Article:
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Jelly-fuelled spacecraft among winning designs in Sutherland school rocket challenge


By Alan Hendry

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Tongue pupils (from left) Lucy Mackay, Struan Mackay Shanks and Ruaridh Faccenda.
Tongue pupils (from left) Lucy Mackay, Struan Mackay Shanks and Ruaridh Faccenda.

A jelly-fuelled rocket was among the prize-winning ideas put forward by primary pupils in a design competition linked to the north Sutherland spaceport.

The Space Rocket Challenge gave children from Tongue Primary School the chance to build their own rockets during lockdown, and their imaginative entries left space engineers suitably impressed.

The competition was organised by Melness Crofters’ Estate, which is seeking to build the world’s first carbon-neutral spaceport on a portion of the estate’s 10,700 acres of land, and Orbex, the UK-based orbital launch services company.

Pupils were given the option of decorating specially laser-cut wooden templates provided by Orbex or using their own materials to design and build their rockets.

In the P1-3 category, seven-year-old Lucy Mackay (P2) took the top spot with her jelly-fuelled "family blaster" rocket that was built to fly to the moon, via Canada, to pick up members of her family who had emigrated there.

The P4-7 section was won by nine-year-old Connie Gordon (P5), who put sustainable measures at the heart of her detailed design with solar panels to power the rocket, and special heat-resistant covers.

Dorothy Pritchard, chairwoman of Melness Crofters' Estate, said: “We were so delighted to see the rocket submissions from the local primary school. This is just one small example of how the community is engaging with the spaceport as plans for the Sutherland Space Hub progress.

"Creating these types of opportunities in the community is what we want to see as a result of the spaceport, and we hope to strengthen our links with the local primary and secondary school.

"We’re glad that the children are having fun and hope that projects like these inspire them to consider a career in the space industry or STEM [science, technology, engineering and mathematics] subjects in the future.”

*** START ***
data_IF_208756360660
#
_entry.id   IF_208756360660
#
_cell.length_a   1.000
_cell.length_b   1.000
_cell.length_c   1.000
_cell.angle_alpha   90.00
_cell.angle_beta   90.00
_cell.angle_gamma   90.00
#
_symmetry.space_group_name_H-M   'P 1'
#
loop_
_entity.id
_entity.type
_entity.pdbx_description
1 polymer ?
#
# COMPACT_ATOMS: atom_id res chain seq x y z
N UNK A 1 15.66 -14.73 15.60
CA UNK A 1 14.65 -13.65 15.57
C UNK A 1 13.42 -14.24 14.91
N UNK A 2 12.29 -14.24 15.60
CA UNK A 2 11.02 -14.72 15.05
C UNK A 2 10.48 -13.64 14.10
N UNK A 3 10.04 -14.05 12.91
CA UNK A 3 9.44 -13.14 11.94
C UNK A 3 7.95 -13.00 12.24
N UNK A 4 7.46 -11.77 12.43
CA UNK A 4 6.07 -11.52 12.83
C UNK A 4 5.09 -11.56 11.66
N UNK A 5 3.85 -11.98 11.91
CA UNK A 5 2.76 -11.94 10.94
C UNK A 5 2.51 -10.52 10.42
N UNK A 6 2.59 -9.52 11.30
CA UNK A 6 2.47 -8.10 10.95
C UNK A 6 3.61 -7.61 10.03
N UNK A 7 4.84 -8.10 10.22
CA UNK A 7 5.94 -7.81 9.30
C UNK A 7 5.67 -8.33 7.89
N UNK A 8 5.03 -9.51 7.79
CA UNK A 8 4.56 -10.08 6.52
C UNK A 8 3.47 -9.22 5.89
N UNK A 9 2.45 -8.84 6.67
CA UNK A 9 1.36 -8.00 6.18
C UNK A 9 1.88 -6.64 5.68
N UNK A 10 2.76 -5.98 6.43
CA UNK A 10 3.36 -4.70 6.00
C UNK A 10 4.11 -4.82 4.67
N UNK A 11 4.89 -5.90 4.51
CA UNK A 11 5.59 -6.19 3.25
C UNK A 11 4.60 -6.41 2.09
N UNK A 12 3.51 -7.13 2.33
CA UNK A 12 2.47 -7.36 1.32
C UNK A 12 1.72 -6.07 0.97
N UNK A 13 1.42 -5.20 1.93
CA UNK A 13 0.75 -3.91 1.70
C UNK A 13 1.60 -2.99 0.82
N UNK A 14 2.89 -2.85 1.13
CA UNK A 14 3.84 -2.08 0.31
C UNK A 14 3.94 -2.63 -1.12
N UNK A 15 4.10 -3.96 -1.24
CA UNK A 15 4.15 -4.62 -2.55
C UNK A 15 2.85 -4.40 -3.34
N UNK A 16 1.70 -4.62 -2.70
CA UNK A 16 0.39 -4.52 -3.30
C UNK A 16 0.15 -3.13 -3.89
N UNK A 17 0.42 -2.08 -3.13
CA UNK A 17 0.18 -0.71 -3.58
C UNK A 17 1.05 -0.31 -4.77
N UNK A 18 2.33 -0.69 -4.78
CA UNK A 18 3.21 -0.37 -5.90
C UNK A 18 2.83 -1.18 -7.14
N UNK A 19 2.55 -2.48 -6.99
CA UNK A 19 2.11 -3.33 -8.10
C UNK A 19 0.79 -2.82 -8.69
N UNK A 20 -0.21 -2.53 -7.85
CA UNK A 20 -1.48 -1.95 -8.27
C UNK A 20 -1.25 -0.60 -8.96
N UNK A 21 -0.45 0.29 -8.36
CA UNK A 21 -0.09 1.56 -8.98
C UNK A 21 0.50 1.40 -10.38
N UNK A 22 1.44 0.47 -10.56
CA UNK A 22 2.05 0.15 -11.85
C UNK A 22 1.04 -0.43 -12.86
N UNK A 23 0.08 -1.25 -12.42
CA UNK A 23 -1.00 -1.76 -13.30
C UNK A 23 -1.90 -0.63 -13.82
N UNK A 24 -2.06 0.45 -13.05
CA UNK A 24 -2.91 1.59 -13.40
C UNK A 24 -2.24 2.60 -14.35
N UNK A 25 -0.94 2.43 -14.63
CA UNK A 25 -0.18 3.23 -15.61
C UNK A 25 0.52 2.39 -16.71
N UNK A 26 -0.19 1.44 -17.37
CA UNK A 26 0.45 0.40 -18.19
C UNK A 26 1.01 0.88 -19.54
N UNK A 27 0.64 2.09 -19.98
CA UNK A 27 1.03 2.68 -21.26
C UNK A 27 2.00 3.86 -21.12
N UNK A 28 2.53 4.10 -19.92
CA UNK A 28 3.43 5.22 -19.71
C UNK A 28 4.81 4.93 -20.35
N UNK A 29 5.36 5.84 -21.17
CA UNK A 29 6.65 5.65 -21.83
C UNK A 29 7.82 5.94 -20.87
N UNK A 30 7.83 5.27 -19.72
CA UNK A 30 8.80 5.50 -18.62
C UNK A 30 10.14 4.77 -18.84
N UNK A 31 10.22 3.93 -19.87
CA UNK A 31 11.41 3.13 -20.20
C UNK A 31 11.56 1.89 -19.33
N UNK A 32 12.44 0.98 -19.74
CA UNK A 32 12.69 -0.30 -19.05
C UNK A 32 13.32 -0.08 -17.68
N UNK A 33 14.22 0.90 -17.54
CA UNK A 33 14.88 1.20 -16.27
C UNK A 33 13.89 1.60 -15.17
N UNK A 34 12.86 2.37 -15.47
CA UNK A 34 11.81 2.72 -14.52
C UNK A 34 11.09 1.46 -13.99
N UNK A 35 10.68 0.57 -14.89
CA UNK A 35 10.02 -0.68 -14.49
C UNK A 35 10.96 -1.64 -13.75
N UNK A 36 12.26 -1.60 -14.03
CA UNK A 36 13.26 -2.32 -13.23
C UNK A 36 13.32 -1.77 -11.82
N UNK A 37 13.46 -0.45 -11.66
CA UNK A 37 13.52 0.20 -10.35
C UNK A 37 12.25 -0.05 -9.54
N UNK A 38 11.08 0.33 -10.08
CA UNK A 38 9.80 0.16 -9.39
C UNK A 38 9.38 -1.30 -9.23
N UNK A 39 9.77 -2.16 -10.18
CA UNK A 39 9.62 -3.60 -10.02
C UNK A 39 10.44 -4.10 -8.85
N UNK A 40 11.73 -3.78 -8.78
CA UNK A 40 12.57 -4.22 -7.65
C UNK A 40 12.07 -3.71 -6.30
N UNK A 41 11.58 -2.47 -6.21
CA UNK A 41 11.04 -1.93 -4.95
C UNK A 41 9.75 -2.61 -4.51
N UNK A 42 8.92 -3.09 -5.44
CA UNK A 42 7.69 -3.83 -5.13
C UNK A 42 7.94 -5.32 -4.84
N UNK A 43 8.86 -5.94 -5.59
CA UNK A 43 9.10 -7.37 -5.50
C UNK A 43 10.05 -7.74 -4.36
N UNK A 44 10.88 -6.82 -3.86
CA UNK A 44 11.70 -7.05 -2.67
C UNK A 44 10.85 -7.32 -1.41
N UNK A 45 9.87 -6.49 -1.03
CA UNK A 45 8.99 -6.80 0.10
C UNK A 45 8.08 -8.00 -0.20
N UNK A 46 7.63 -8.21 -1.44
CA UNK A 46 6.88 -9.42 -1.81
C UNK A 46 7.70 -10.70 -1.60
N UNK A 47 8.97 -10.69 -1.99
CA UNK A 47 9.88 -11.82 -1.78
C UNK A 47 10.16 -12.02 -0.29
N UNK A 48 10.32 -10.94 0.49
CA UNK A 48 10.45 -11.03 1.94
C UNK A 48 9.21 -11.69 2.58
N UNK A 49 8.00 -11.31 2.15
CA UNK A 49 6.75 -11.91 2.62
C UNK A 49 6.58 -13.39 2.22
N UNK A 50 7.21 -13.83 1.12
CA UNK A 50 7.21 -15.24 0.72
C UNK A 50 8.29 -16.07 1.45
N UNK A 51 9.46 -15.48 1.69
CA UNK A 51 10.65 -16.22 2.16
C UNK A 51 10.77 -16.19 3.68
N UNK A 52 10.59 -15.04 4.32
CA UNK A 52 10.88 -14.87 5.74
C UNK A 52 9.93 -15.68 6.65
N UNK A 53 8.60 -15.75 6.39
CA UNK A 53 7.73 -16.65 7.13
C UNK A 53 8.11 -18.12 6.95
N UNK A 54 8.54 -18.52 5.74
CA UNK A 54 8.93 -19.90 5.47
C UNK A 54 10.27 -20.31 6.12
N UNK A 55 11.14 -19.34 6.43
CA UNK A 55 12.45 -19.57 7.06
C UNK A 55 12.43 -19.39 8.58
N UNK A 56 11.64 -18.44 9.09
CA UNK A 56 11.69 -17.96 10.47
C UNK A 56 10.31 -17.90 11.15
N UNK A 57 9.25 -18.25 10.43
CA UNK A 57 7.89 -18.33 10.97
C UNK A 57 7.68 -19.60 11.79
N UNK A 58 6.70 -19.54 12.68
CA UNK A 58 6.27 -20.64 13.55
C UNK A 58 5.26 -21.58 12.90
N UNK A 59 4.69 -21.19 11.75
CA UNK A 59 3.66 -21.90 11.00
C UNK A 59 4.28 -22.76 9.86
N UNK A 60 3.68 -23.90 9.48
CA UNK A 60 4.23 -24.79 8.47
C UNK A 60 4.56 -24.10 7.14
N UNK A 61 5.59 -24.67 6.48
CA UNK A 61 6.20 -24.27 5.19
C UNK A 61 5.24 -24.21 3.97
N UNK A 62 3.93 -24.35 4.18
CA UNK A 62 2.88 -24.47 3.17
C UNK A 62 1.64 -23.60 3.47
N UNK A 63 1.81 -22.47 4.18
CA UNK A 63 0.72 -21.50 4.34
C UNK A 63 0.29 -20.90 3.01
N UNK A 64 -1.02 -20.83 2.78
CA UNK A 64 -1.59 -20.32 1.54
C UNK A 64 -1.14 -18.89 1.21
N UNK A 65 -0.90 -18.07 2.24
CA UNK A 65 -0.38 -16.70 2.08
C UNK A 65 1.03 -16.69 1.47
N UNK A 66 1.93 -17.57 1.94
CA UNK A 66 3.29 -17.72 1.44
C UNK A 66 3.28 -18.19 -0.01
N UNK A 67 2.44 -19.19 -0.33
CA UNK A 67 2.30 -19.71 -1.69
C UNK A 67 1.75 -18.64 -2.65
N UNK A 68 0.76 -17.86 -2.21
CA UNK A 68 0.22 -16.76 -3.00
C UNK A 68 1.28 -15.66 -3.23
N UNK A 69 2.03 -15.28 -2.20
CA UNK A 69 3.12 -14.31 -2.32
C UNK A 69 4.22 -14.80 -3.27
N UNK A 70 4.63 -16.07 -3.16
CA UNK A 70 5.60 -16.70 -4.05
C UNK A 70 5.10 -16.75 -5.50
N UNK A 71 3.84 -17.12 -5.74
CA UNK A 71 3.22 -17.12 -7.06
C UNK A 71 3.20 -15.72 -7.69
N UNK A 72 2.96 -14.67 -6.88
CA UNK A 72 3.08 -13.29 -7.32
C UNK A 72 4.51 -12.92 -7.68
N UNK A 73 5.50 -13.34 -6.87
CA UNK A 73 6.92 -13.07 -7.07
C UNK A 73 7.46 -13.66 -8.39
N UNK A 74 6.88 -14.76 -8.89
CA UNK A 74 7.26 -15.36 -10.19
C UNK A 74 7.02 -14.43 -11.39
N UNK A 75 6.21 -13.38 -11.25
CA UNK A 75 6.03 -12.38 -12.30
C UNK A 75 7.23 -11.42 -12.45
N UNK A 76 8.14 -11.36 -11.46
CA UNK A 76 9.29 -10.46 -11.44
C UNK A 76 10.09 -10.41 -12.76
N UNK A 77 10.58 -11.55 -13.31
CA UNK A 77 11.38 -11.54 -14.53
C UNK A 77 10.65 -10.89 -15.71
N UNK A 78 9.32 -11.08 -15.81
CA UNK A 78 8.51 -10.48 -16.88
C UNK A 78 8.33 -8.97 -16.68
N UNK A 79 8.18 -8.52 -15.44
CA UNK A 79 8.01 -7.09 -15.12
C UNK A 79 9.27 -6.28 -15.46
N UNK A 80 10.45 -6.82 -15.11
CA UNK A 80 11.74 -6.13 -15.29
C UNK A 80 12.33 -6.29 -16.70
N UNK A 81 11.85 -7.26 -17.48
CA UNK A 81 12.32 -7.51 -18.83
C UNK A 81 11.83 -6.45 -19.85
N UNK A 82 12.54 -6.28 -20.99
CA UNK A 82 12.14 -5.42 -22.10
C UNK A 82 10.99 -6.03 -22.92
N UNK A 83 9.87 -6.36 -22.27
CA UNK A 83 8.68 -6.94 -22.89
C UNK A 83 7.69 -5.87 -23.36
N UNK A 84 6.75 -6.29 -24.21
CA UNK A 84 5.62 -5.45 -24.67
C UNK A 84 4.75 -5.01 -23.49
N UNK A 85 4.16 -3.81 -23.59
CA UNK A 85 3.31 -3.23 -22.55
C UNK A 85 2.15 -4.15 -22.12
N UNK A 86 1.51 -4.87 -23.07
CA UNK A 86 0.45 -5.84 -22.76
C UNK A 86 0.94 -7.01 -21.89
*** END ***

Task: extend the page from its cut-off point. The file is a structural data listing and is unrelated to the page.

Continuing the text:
Orbex CEO Chris Larmour said: “Choosing a winner for the Space Rocket Challenge was difficult as we had so many detailed and imaginative submissions. Well done to everyone at Tongue Primary School who took part.

"From jelly-fuelled rockets to those thinking green by incorporating solar panels as a source of power, I think we have some budding rocket designers in our midst. It’s inspiring to see so many young people learning about space and we hope to continue to develop links with local schools to nurture their interest further.”

Dee Roberts, principal teacher at Tongue primary, said: "All of the children involved really enjoyed learning about space through the rocket-building competition. They worked very hard on their designs and created some very imaginative and well engineered rockets.

"It was a great way to consolidate our learning about space and rocket-building within STEM subjects and the children really benefited from receiving feedback from real-life space engineers.”

Space Hub Sutherland, was granted planning permission in August 2020, with construction expected to begin in mid-2021.

Competition results – P1-3: 1 Lucy Mackay, P2; 2 Ruaridh Faccenda, P3; 3 Struan Mackay Shanks, P2.

P4-7: 1 Connie Gordon, P5; 2 Ruairidh Campbell, P5; 3 Kynan Kula, P6.


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